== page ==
"It cost a lot of money to get to America in those days," Dunleavy recalled. "Many of the Irish worked in London and used England a stepping stone across the Atlantic."

In 1963, Dunleavy came to the U.S. and just three months later was drafted into the army. At basic training in Fort Dix, NJ, he trained with Ray Flynn, who this year has the honor of being the Grand Marshal of the St. Patrick's Day Parade. Dunleavy was then assigned to the 65th Engineer Battalion, 25th Infantry Division in Hawaii. Upon his discharge two years later, he joined the Manhattan and Bronx Surface Transit Operating Authority, a subsidiary of the transit authority, as a bus operator.

"Since it was not a civil service job, you did not have to be a U.S. citizen to get the job. That's why there were so many Irish driving the buses," said Dunleavy, who retired in 1990 as a superintendent.

AOH Involvement

John Dunleavy with this year's Grand Marshall of the New York St. Patrick's Day Parade

Dunleavy has been an active member of the St. Patrick's Day Parade & Celebration Committee since 1967. He has held many offices, including formation chairman, treasurer, and vice chairman before taking over as chairman in 1993. He has served the Ancient Order of Hibernians (AOH) in many capacities, including past president of both New York Division 9 and the New York County Board.

"Frank Beirne always wanted recruits to work on the parade. I worked on the formation committee and I didn't realize at the time that you were evaluated on your performance," said Dunleavy, who quickly rose through the ranks.

Dunleavy believes the parade is a unifying event within the Irish community, despite the diversity of all the groups involved.

"We all have different interests. What unifies us is that we'll all be at the parade," he said.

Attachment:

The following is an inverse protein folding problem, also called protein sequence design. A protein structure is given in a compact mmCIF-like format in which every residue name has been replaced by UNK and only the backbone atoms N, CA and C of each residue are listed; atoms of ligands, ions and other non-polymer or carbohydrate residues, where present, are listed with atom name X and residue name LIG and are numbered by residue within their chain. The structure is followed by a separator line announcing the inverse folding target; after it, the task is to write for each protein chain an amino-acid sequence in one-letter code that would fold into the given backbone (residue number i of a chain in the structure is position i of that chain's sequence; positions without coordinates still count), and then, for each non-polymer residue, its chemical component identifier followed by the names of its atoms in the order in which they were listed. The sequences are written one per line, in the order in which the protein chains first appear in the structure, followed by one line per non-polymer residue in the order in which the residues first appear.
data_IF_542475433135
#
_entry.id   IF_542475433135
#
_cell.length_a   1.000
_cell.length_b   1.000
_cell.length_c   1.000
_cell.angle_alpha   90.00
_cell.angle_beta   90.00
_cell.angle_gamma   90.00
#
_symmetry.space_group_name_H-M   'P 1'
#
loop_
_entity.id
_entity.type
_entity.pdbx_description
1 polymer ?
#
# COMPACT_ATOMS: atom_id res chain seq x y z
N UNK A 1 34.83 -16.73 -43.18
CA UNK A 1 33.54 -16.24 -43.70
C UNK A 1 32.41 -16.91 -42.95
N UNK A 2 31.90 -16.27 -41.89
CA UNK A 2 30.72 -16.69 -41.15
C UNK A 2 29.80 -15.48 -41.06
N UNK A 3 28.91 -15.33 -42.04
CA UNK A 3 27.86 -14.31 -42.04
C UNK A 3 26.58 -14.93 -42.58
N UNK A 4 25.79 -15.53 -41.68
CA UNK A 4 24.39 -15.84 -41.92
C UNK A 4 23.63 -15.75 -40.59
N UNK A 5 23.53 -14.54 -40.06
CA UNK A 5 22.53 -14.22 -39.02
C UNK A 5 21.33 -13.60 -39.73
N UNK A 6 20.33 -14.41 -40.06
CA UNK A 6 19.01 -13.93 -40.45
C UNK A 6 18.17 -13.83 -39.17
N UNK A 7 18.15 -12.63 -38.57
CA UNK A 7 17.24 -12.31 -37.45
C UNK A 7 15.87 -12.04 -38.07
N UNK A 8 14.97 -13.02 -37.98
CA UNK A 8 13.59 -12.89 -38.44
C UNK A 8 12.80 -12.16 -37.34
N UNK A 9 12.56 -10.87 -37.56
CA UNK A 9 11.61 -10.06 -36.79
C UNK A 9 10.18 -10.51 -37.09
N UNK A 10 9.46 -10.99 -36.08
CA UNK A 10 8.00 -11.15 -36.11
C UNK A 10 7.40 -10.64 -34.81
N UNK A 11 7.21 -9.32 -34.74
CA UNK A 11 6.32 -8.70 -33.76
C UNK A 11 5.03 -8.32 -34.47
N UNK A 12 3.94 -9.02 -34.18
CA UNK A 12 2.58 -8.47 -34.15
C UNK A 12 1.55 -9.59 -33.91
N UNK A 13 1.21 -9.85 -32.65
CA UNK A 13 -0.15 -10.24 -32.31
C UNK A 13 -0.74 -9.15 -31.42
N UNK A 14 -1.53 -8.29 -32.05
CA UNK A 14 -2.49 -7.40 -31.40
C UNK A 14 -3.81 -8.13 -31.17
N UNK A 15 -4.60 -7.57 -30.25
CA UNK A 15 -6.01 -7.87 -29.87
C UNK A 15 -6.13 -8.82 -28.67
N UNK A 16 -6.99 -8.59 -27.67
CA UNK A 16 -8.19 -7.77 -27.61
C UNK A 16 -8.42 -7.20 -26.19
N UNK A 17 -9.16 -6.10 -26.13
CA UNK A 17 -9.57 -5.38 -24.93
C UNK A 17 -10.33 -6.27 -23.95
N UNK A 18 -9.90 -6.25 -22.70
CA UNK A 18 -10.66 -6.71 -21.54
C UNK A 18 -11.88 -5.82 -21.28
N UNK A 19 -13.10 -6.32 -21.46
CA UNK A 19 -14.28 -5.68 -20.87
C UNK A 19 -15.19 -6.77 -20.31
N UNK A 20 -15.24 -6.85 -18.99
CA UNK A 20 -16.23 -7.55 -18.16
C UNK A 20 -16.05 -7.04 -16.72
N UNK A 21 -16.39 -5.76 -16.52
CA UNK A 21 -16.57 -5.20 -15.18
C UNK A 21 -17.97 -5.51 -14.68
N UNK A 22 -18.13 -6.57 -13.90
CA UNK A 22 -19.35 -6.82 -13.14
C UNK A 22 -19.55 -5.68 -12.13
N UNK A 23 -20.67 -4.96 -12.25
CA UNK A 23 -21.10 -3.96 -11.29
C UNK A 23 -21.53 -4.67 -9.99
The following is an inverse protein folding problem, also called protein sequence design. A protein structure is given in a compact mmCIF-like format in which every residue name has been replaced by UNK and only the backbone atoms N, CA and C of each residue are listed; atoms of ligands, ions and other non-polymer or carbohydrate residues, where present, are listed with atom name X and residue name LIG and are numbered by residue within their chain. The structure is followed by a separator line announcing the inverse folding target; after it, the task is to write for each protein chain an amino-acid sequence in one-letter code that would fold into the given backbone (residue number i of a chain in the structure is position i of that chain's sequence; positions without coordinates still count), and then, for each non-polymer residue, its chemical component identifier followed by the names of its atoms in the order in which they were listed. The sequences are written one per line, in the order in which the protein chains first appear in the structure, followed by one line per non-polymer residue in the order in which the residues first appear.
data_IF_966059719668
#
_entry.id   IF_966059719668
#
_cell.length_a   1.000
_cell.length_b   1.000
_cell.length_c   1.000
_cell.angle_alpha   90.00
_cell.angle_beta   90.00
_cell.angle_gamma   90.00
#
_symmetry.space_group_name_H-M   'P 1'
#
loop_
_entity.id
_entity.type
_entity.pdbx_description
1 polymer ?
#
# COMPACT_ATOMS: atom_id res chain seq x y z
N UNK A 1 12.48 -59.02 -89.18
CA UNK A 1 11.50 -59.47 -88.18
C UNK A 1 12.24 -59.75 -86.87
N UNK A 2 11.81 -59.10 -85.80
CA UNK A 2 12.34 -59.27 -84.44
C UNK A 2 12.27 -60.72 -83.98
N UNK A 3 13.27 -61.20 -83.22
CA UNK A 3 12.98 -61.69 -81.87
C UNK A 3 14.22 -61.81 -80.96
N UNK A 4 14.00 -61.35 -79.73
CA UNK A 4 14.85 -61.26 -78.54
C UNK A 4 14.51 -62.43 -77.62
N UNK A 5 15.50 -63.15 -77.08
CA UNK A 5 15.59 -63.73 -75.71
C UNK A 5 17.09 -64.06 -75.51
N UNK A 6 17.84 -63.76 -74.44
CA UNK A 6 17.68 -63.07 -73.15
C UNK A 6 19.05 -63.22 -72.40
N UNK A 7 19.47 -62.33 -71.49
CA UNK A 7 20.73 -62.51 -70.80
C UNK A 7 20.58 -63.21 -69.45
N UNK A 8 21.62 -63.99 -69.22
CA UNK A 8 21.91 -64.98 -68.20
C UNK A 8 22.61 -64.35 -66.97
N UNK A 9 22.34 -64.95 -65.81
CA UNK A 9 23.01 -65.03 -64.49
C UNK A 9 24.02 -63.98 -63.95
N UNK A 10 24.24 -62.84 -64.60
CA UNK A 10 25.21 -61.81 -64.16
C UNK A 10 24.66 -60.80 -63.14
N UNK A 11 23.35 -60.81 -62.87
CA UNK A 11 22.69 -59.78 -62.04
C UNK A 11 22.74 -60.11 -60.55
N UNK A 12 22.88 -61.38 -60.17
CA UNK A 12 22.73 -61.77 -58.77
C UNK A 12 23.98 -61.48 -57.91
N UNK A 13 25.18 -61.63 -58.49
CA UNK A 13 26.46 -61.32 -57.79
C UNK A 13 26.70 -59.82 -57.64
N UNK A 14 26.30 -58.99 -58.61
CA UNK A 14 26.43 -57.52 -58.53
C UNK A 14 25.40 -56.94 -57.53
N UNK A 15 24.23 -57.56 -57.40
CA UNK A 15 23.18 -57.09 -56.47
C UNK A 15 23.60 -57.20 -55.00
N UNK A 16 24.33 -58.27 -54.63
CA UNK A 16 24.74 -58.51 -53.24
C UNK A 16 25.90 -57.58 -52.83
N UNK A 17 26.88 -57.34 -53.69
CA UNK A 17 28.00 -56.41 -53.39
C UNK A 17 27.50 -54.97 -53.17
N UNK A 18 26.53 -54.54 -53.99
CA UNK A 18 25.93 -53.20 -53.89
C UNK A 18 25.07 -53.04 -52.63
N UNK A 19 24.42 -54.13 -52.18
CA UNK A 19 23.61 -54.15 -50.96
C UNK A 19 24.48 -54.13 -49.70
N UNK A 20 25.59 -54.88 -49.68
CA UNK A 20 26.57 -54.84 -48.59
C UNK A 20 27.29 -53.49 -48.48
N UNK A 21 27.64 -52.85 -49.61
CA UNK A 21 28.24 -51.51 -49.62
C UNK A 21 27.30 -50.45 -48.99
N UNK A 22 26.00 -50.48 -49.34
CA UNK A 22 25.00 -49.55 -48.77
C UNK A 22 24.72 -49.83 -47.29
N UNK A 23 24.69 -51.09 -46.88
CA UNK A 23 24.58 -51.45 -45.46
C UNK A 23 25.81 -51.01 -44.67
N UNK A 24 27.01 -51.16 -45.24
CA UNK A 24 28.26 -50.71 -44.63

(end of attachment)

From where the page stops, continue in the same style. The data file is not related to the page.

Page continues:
Long active in the cause of Irish freedom, he has received many honors over the years. One of the his most cherished awards came in March of 2000, when he was appointed an honorary member of the 69th Regiment, "The Fighting Irish Brigade," by the Secretary of the Army.

Parade Finances

Dunleavy credits his good friend, the late Jim Barker, for bringing in sponsorship for the St. Patrick's Day Parade, which costs between $600,000 - $700,000 to run annually. The figure includes $300,000 for the TV air time, $23,000 for the reviewing stands on Fifth Avenue, as well as permits, sashes, port-o-potties, painting the green line up Fifth Avenue, and other expenses. Until a few years ago, Dunleavy ran the whole operation out of his home. The committee now has a small office in the Bronx and hired an administrative assistant to handle things as the parade continues to increase in size.

"Jim was a master salesman, a modern day PT Barnum," Dunleavy said. "A number of years ago, WPIX-TV, which had broadcast the parade for 35 years, cut back the hours because they couldn't sell the ads. We decided to switch to WNBC-TV, which made it easier to sell the sponsorships. We buy the time, hire our own producer, Mike Mathies, and control the content."